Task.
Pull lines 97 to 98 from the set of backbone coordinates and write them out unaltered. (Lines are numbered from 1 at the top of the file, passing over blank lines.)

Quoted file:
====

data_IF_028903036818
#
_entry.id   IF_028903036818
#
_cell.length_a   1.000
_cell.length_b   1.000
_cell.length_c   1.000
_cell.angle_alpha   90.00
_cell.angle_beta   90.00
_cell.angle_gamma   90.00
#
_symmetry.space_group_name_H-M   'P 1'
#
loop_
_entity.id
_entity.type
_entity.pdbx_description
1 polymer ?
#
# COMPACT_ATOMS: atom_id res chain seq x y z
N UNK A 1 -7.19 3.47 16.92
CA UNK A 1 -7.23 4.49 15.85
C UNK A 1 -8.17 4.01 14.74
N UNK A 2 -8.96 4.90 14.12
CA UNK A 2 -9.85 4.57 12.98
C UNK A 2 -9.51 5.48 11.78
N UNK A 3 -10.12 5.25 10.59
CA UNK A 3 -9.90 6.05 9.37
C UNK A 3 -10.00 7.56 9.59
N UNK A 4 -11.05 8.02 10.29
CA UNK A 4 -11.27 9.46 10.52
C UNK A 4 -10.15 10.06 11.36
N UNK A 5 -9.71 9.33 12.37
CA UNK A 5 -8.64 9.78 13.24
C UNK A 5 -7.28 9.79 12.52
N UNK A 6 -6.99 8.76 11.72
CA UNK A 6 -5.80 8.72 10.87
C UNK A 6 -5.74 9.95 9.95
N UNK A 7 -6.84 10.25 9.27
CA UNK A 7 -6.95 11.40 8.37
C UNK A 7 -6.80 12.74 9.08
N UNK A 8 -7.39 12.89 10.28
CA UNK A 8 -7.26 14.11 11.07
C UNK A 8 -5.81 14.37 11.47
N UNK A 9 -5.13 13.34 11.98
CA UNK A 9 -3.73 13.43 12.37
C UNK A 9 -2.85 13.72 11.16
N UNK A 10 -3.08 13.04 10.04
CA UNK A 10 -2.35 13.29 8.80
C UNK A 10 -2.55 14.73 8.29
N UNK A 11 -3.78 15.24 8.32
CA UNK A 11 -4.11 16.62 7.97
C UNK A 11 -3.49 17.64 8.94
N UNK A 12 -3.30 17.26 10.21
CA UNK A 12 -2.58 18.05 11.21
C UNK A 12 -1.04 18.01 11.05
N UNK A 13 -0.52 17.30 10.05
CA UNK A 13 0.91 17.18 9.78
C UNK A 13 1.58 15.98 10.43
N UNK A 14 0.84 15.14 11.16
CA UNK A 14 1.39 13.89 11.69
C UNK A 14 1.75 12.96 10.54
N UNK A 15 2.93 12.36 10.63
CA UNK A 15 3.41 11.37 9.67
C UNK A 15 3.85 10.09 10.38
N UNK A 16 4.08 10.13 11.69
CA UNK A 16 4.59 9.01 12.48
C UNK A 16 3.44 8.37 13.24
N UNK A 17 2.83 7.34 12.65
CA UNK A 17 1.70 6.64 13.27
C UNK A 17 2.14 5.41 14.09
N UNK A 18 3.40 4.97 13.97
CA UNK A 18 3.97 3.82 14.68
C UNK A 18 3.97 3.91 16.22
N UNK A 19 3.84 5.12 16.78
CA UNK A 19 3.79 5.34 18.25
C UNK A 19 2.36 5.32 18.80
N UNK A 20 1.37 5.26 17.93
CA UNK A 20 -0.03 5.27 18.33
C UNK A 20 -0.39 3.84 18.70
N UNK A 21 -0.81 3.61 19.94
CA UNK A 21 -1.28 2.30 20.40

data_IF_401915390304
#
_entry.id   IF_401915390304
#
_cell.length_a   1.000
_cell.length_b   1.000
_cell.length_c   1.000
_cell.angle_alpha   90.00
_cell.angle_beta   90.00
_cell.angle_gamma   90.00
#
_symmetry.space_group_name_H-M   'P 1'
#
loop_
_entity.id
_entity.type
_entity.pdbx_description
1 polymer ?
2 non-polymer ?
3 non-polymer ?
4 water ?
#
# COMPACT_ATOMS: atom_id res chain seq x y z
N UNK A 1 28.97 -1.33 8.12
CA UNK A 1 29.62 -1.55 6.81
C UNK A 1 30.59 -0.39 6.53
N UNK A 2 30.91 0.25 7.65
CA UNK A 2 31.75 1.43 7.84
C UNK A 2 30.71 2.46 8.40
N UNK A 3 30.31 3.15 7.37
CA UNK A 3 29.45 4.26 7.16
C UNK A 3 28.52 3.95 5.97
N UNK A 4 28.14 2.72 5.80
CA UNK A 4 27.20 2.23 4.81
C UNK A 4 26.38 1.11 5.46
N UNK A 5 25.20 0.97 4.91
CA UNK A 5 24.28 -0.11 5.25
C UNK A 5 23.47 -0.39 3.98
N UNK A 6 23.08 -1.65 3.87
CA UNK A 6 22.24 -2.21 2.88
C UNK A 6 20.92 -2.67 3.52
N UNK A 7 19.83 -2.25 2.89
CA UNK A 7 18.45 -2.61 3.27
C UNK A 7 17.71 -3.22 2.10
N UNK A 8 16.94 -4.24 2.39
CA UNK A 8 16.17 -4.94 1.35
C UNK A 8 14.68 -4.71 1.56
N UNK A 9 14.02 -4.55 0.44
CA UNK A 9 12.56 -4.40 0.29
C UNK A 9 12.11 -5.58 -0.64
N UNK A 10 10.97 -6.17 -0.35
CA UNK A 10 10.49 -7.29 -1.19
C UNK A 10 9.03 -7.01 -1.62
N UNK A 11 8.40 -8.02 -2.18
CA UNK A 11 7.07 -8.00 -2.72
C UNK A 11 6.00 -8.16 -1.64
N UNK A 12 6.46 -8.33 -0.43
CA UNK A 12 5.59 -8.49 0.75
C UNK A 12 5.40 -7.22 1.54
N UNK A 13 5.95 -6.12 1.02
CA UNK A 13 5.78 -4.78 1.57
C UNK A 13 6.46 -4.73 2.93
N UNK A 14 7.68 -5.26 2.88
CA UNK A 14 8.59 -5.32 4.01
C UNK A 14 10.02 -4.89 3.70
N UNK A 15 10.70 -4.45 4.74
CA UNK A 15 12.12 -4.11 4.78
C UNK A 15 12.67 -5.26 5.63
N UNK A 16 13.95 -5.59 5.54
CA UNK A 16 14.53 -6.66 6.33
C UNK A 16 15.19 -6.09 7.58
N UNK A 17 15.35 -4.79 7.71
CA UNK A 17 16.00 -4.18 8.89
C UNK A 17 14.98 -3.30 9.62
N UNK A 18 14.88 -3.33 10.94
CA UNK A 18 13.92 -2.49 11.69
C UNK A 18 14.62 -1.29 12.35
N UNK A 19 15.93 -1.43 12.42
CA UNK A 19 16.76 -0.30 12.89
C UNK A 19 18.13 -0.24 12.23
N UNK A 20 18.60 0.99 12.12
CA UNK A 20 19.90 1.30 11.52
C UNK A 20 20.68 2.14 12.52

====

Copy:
_entity.id
_entity.type